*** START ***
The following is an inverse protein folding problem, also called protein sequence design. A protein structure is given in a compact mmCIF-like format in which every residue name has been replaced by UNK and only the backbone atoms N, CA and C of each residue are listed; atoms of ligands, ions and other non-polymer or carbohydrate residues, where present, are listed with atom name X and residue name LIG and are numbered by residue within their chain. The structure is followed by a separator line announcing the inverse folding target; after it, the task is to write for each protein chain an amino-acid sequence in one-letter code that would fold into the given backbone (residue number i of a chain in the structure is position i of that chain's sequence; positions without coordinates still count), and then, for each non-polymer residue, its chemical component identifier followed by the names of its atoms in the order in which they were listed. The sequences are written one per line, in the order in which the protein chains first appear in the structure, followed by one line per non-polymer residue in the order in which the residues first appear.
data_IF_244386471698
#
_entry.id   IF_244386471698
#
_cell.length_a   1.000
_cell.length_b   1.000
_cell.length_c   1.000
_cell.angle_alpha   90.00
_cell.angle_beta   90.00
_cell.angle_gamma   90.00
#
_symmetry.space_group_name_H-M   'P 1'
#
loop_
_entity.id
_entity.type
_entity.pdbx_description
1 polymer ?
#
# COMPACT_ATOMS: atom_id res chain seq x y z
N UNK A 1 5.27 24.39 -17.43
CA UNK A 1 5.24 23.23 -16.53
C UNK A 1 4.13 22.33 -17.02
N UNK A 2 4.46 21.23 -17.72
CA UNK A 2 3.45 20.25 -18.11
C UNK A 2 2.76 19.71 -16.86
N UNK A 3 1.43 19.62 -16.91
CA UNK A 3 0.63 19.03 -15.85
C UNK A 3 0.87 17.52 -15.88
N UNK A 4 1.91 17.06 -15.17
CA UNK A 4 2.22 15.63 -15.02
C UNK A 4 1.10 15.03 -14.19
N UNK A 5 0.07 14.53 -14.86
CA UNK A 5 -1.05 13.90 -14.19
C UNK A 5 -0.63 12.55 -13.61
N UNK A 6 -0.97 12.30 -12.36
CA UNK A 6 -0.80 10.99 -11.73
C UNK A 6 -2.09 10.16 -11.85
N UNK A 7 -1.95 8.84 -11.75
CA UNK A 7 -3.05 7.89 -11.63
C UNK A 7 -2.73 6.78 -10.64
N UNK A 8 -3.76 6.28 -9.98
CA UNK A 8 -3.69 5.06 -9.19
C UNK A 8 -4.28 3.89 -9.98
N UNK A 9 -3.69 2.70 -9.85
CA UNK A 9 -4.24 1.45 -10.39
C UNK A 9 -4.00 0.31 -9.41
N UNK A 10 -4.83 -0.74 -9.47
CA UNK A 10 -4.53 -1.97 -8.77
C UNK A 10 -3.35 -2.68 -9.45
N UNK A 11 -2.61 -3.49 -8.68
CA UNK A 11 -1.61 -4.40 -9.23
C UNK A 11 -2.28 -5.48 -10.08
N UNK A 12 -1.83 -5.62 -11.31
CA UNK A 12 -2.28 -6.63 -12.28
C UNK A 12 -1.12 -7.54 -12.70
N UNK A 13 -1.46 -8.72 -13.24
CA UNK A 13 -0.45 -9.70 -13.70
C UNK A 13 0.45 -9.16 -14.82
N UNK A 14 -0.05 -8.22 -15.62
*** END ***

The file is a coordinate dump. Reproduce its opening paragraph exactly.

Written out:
The following is an inverse protein folding problem, also called protein sequence design. A protein structure is given in a compact mmCIF-like format in which every residue name has been replaced by UNK and only the backbone atoms N, CA and C of each residue are listed; atoms of ligands, ions and other non-polymer or carbohydrate residues, where present, are listed with atom name X and residue name LIG and are numbered by residue within their chain. The structure is followed by a separator line announcing the inverse folding target; after it, the task is to write for each protein chain an amino-acid sequence in one-letter code that would fold into the given backbone (residue number i of a chain in the structure is position i of that chain's sequence; positions without coordinates still count), and then, for each non-polymer residue, its chemical component identifier followed by the names of its atoms in the order in which they were listed. The sequences are written one per line, in the order in which the protein chains first appear in the structure, followed by one line per non-polymer residue in the order in which the residues first appear.